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Labor Day marks the unofficial beginning of fall with back-to-school season, cooler temperatures and, for some, the long-awaited return of football. The National Football League season kicks off on Sept. 4 in Seattle with a rematch of the infamous 2012 “Fail Mary” game between the Seahawks and the Green Bay Packers. Believe it or not, this game holds a lesson for students of transportation and tax policy — both teams are known for their superstar quarterbacks and rabid fan bases, but there is a significant difference in how they chose to finance their stadiums. Lambeau Field’s renovations were partially funded by a sales tax paid by those who benefit the most from the team and the stadium — the citizens of Green Bay, Wis. CenturyLink Field, on the other hand, was built using money collected from discriminatory taxes on car rentals paid by visitors to Seattle.
The American Society of Travel Agents has long been concerned about the growing trend of heaping taxes on car rentals, a favorite tactic of cities and local governments looking to raise funds for building stadiums or filling holes in city budgets. This taxing strategy is popular with local politicians because it is seen as a “free lunch” — local residents get a new stadium, and tourists and business travelers pay the bill. However, this approach runs into the Commerce Clause of the Constitution, which was designed to specifically prevent states from passing laws that burden interstate commerce or whose objective is local economic protectionism. Clearly that is the intent — and partially the effect — of these discriminatory rental car taxes. Cities and states want to export their tax burden, a practice some would call “Taxation without Representation.”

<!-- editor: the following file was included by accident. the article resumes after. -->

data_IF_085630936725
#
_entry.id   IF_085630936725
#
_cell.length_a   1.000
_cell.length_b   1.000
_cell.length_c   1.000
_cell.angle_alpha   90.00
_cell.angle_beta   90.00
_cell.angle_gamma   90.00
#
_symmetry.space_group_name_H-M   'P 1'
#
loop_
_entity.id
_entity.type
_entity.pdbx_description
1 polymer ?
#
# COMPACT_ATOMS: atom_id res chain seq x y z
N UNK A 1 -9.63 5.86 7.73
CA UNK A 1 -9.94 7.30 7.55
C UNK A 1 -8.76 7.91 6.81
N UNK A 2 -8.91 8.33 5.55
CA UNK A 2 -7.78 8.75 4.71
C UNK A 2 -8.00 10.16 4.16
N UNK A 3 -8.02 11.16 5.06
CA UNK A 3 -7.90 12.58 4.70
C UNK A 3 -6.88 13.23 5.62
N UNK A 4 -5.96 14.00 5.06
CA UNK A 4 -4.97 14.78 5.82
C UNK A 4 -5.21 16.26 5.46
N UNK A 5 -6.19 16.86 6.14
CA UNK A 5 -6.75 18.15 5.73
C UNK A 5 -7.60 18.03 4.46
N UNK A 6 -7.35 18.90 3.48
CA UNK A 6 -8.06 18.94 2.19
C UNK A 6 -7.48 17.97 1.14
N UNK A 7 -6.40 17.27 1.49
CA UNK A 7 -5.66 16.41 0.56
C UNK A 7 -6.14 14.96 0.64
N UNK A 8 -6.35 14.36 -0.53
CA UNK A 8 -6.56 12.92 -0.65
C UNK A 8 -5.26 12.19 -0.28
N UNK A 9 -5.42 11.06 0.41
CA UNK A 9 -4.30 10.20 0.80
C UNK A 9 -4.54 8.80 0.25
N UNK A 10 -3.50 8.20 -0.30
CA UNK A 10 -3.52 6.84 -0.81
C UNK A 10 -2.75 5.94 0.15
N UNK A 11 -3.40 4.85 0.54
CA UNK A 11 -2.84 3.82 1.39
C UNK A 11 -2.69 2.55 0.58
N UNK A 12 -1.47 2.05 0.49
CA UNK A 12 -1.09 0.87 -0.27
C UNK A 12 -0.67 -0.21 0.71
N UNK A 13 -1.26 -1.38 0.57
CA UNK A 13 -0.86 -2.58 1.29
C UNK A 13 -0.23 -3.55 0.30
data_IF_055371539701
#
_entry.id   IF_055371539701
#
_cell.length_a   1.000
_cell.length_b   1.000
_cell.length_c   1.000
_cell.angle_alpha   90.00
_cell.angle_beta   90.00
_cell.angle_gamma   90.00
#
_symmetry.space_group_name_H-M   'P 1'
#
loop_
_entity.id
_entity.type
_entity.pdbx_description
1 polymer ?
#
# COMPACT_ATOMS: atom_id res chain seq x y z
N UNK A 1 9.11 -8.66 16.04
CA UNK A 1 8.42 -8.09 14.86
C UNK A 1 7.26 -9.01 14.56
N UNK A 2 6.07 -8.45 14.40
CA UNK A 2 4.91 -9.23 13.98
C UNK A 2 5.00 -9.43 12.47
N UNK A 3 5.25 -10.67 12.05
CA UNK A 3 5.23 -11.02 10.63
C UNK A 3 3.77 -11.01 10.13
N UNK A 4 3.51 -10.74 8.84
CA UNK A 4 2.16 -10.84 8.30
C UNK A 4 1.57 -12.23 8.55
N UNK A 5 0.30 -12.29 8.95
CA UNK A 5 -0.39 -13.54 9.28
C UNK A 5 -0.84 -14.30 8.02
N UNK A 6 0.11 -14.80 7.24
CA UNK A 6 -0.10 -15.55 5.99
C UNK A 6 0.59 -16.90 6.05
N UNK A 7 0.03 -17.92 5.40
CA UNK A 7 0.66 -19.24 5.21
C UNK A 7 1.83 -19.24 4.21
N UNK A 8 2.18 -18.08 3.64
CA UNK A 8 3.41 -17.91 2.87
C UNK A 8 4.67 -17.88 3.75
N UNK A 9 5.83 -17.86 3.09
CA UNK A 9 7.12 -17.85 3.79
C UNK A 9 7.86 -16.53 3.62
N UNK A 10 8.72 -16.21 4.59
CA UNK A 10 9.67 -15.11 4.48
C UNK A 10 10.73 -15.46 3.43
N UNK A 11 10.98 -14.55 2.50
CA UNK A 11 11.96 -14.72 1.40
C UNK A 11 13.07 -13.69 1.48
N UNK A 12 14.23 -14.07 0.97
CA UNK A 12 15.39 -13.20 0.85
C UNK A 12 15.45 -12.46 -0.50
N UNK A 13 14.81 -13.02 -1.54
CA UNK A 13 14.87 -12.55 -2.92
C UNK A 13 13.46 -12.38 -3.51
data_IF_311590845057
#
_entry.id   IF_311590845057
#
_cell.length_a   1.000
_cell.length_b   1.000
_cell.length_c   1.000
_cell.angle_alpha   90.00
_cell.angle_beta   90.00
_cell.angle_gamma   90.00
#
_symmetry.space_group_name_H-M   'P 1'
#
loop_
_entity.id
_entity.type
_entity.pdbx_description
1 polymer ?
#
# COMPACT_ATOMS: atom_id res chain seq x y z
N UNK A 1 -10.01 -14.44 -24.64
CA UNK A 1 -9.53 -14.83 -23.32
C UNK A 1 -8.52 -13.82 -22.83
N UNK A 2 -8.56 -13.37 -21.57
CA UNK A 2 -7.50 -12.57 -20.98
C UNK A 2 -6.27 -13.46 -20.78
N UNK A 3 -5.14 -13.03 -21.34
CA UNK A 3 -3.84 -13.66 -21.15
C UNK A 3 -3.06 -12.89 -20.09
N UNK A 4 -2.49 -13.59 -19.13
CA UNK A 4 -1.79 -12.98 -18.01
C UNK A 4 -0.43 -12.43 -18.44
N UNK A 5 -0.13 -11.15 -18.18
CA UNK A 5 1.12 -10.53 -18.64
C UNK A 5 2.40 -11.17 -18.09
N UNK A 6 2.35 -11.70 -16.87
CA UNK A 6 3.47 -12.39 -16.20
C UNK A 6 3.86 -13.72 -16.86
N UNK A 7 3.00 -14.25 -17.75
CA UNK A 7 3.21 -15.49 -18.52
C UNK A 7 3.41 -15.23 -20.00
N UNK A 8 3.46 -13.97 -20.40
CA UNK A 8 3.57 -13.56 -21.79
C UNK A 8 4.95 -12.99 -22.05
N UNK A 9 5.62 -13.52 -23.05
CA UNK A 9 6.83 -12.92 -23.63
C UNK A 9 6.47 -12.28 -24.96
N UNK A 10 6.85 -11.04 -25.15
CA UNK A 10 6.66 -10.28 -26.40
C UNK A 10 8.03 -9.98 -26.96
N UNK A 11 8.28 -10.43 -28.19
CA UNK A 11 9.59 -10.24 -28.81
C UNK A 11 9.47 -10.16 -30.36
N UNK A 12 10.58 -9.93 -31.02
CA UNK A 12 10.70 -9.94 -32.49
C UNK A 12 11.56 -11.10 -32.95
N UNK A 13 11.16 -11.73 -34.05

The Constitution vests Congress with the exclusive right to regulate interstate commerce. When the railroad industry became burdened with excessive local property taxes, Congress passed legislation limiting those local taxes on railroads. When the airline industry became a target for excessive state and local taxes, Congress passed legislation restricting the ability of state and local governments to tax airline customers. Similar federal laws protect the commercial bus and motor carrier industries. Barring these federal laws, these other modes of transportation would no doubt face the same level of excessive taxation as rental car customers do today.
ASTA and our members have a significant stake in this debate, given that travel agency sales account for 31 percent of the $24.5 billion U.S. car rental industry. These discriminatory taxes are a classic illustration of the ill effects of short-term thinking. Over the long term, such taxes threaten to suppress travel and tourism to and within the jurisdictions that impose them. Leisure travelers and corporate business planners alike exercise care in choosing among competing destinations for vacations and meetings. Once a destination is overburdened with state and local taxes, whether for hotel rooms, car rentals, airport fees, or some combination of these, that destination threatens to become cost-prohibitive to potential visitors.